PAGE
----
Doubt Your Doubt

Putting yourself out there can be terrifying. It's not something that came naturally to me, but more like a muscle I had to exercise and train. 

Telling people I was leaving a job at National Geographic at 24 to pursue freelance writing and yoga teaching was not a supportive experience. Most people looked at me like I'd just said I was relocating to Mars to be a Teenage Mutant Ninja Turtle.

"What about your health insurance?"

"After going to journalism school you're going to be a yoga teacher?"

"Um.. good luck."

Had I listened to these naysayers (and boy, there were a lot of them) I'd most certainly still be sitting at a desk. Going to a lot of happy hours. And I'd likely be very, very unhappy.

I was totally unsure that I could make it happen but even the thought of the risk made me feel more alive and joyful than I'd been in a very long time.

Doubt your doubt.

As one of my favorite coaches Brooke Castillo says, "Self doubt are thoughts that don't support us in our capabilities. Our ability to grow is our ability to move beyond doubtful thinking."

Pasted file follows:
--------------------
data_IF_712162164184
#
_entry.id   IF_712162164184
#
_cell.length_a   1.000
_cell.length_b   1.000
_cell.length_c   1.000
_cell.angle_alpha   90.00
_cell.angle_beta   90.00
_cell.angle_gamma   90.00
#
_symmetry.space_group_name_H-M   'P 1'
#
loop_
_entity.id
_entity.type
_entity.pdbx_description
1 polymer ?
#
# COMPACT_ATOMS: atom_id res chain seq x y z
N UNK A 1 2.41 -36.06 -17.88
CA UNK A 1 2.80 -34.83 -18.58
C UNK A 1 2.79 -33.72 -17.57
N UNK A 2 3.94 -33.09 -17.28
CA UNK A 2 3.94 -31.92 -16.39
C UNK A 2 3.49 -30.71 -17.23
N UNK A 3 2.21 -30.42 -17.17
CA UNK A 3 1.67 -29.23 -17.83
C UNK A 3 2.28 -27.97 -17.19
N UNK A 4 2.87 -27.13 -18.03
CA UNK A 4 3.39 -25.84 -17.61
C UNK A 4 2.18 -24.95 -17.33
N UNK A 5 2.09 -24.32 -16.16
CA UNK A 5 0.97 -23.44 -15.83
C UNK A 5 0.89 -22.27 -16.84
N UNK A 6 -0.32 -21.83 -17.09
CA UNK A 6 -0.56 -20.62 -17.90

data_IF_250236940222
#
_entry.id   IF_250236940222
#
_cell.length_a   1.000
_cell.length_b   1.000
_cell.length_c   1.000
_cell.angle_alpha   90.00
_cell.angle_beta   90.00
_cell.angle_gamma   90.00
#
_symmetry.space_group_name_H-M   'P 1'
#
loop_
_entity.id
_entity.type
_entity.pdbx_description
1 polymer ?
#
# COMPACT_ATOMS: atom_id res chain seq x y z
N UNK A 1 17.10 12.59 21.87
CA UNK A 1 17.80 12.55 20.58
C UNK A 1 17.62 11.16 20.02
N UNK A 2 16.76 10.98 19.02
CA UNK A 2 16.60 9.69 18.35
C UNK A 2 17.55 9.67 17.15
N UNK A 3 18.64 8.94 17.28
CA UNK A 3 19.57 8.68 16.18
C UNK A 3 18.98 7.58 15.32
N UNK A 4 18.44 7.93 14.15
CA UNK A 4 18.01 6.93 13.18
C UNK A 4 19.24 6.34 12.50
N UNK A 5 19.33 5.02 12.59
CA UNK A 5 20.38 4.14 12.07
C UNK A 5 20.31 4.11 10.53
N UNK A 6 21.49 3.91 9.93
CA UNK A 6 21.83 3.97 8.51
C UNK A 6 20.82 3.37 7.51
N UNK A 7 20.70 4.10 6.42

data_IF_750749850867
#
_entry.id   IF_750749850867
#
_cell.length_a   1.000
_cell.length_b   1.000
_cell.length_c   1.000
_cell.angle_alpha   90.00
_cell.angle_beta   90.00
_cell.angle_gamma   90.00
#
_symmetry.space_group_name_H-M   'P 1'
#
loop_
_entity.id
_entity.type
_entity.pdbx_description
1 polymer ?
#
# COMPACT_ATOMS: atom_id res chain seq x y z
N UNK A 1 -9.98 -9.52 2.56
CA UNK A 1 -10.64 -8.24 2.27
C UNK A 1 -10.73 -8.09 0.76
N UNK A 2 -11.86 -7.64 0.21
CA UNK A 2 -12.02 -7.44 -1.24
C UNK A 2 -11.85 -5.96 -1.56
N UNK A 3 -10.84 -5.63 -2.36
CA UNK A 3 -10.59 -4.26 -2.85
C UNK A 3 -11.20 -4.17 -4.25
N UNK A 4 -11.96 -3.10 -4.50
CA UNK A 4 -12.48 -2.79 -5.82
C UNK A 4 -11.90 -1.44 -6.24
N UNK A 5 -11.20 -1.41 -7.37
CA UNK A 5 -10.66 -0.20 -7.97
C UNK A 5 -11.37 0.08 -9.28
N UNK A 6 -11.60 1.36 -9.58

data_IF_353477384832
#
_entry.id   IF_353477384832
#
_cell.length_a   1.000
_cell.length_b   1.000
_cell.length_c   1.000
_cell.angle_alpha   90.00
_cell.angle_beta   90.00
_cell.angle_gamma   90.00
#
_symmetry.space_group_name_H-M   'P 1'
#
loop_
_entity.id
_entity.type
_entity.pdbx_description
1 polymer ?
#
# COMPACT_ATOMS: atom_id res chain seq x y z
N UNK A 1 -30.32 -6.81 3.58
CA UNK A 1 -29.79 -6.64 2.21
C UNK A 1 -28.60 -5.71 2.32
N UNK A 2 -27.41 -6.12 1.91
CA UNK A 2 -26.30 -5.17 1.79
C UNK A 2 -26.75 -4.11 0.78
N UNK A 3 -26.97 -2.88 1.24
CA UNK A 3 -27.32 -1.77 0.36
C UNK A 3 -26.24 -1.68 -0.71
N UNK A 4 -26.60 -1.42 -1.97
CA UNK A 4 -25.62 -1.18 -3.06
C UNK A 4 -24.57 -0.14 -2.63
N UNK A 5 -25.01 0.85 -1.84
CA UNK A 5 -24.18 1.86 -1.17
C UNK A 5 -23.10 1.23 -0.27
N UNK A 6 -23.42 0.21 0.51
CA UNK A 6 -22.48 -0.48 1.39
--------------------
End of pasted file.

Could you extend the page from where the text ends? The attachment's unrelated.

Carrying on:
For the past few weeks I've been working with a talented life coach Mandy Vickers to look at my habitual thought patterns and ways of being. To have a compassionate but awake perspective to check in with every single Friday has felt like such an immense support.

Today she encouraged me to create two new belief systems for myself:

"Everything is as it should be."

"The world needs my work."

And now those beliefs are on a Post-It on my bathroom mirror to remind myself several times a day.

The first belief came pretty easily. Felt comfortable and sweet, in fact. That second one felt hard. It felt "conceited."

Reframe: The world needs my work because I have a unique offering. I'm willing to bear my underbelly. To be responsible and commited in my action.

All a work in progress. And all as it should be.